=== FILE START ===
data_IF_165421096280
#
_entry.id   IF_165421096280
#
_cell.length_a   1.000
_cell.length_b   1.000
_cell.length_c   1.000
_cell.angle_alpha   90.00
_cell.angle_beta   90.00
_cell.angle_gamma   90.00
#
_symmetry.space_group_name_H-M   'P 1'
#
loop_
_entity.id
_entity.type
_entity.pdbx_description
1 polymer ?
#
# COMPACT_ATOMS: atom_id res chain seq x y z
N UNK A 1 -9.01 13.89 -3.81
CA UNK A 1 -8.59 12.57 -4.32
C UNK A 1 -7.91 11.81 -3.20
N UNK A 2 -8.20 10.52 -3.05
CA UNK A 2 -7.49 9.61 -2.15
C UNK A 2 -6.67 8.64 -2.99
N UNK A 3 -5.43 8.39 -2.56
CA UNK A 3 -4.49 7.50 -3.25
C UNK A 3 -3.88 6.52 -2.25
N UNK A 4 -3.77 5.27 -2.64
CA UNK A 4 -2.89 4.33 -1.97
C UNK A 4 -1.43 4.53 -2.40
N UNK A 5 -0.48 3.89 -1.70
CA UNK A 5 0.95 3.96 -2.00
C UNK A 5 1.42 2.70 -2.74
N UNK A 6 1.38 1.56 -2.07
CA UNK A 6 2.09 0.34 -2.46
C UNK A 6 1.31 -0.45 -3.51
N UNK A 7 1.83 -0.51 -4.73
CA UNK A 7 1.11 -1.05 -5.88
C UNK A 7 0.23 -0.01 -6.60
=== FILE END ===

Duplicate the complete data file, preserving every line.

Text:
data_IF_165421096280
#
_entry.id   IF_165421096280
#
_cell.length_a   1.000
_cell.length_b   1.000
_cell.length_c   1.000
_cell.angle_alpha   90.00
_cell.angle_beta   90.00
_cell.angle_gamma   90.00
#
_symmetry.space_group_name_H-M   'P 1'
#
loop_
_entity.id
_entity.type
_entity.pdbx_description
1 polymer ?
#
# COMPACT_ATOMS: atom_id res chain seq x y z
N UNK A 1 -9.01 13.89 -3.81
CA UNK A 1 -8.59 12.57 -4.32
C UNK A 1 -7.91 11.81 -3.20
N UNK A 2 -8.20 10.52 -3.05
CA UNK A 2 -7.49 9.61 -2.15
C UNK A 2 -6.67 8.64 -2.99
N UNK A 3 -5.43 8.39 -2.56
CA UNK A 3 -4.49 7.50 -3.25
C UNK A 3 -3.88 6.52 -2.25
N UNK A 4 -3.77 5.27 -2.64
CA UNK A 4 -2.89 4.33 -1.97
C UNK A 4 -1.43 4.53 -2.40
N UNK A 5 -0.48 3.89 -1.70
CA UNK A 5 0.95 3.96 -2.00
C UNK A 5 1.42 2.70 -2.74
N UNK A 6 1.38 1.56 -2.07
CA UNK A 6 2.09 0.34 -2.46
C UNK A 6 1.31 -0.45 -3.51
N UNK A 7 1.83 -0.51 -4.73
CA UNK A 7 1.11 -1.05 -5.88
C UNK A 7 0.23 -0.01 -6.60